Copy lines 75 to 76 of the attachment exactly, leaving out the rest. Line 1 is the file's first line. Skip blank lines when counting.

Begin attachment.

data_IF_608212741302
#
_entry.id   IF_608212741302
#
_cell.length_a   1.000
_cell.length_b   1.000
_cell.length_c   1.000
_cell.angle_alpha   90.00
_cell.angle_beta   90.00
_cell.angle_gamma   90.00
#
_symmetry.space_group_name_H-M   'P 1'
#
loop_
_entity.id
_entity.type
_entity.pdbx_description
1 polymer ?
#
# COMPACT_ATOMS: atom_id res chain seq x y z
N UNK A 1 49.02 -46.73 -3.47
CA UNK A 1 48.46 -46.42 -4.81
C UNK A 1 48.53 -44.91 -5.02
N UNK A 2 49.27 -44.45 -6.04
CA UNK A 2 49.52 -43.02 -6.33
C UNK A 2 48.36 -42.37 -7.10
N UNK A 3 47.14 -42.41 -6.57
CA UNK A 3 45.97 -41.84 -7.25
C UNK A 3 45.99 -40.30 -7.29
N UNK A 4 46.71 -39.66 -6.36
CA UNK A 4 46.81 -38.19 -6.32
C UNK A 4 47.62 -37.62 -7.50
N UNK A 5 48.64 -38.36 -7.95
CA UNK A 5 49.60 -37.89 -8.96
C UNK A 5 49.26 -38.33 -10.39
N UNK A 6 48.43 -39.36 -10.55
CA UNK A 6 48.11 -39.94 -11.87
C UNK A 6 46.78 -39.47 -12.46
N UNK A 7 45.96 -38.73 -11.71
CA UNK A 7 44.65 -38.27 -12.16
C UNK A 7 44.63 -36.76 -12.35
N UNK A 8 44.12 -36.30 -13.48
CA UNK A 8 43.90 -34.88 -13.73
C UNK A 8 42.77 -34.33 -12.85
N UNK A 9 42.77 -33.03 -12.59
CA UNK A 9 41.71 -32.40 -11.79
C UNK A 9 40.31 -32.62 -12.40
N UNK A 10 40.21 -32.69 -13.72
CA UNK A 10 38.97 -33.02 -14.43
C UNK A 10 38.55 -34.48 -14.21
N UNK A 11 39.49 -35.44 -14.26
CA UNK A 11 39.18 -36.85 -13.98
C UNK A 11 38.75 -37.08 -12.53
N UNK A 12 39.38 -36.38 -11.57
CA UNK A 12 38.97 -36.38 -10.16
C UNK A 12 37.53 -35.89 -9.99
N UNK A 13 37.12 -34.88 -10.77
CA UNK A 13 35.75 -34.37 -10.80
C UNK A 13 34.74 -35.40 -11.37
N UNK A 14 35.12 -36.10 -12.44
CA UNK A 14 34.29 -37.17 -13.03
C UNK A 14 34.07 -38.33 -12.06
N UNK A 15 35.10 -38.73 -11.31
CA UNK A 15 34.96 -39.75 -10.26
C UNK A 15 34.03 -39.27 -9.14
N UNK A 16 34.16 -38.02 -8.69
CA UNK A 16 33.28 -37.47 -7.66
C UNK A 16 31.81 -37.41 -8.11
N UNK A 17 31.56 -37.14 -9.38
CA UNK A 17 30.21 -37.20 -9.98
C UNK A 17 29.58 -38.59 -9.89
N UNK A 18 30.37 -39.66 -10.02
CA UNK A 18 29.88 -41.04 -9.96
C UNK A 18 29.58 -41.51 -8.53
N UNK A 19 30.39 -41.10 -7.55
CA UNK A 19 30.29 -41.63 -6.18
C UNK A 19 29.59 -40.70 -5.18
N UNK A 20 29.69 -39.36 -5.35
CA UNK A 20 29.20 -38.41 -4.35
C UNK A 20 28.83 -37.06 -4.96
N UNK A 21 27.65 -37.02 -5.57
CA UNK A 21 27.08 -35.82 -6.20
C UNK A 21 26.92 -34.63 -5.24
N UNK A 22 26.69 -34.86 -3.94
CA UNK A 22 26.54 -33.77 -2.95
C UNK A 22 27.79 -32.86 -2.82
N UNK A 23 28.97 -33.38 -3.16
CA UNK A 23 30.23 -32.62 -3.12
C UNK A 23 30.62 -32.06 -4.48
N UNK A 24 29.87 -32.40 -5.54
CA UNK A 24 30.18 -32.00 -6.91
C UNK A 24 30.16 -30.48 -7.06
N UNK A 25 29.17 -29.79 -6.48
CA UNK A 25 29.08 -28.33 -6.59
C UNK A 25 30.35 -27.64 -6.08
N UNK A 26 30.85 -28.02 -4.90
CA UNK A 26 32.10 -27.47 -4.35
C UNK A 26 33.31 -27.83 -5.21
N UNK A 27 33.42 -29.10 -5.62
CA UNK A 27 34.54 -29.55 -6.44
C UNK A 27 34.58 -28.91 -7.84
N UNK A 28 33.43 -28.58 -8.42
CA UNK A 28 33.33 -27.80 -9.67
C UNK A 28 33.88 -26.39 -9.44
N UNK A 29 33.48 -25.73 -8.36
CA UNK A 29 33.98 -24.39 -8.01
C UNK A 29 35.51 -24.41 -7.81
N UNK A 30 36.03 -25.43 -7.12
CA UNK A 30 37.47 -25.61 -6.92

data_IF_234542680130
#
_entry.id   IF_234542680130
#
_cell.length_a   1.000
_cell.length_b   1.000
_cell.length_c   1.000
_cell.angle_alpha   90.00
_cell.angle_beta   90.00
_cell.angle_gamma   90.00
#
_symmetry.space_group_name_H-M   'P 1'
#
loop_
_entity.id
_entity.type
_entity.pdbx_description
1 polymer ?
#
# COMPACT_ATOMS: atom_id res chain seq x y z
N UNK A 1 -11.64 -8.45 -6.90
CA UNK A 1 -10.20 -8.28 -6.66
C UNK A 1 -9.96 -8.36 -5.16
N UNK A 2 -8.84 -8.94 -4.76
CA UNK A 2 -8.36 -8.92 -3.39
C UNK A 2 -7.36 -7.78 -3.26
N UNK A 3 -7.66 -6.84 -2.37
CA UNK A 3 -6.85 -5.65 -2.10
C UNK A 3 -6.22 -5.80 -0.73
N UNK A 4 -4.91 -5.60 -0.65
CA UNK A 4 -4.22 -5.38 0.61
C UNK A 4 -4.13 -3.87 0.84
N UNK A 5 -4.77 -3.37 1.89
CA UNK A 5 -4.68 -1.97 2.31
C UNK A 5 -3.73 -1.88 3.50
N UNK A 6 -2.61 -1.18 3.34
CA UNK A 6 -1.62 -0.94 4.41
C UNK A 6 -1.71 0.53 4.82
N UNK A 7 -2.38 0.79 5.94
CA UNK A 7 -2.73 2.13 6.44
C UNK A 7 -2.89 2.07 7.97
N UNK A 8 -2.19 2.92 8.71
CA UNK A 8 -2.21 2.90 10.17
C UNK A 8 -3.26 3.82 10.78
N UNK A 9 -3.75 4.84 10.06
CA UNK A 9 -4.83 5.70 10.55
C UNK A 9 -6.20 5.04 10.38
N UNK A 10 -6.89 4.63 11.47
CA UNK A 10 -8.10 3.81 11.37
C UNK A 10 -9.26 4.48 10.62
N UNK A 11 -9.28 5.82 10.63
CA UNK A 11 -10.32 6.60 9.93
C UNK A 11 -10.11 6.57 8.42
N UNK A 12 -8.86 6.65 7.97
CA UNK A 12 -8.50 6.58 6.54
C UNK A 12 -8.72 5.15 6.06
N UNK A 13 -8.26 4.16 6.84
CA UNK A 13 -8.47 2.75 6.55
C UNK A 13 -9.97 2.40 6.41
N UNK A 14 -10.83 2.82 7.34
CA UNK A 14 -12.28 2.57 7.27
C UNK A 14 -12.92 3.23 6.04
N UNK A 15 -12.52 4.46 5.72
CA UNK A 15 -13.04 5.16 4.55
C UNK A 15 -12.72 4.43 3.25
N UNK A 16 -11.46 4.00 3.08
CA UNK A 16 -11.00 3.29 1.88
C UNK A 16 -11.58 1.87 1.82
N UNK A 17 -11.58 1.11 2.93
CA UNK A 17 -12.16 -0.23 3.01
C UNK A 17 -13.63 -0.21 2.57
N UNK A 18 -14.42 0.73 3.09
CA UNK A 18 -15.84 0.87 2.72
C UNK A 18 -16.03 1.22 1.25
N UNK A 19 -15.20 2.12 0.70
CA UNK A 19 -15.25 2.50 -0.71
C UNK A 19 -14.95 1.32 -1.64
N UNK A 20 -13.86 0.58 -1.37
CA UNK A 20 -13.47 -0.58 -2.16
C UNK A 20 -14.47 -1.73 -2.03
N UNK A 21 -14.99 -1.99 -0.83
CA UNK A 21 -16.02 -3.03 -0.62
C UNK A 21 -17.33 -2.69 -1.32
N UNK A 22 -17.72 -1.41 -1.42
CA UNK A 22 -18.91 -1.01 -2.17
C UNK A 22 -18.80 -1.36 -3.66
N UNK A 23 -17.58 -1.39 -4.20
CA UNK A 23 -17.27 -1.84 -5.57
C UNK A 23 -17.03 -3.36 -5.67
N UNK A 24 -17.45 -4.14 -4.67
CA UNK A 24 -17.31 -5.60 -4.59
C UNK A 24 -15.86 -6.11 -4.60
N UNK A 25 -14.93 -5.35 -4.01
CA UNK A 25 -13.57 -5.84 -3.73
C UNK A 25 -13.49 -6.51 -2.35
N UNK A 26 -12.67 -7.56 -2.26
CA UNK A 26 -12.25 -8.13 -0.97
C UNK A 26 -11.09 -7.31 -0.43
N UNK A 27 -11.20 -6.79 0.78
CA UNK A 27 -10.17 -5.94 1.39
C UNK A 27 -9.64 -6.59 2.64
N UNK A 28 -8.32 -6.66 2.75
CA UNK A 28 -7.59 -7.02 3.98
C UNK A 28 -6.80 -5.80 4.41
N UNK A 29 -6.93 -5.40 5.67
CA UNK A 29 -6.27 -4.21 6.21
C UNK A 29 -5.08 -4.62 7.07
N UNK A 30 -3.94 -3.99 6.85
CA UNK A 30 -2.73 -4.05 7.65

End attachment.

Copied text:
N UNK A 19 30.39 -41.10 -7.55
CA UNK A 19 30.29 -41.63 -6.18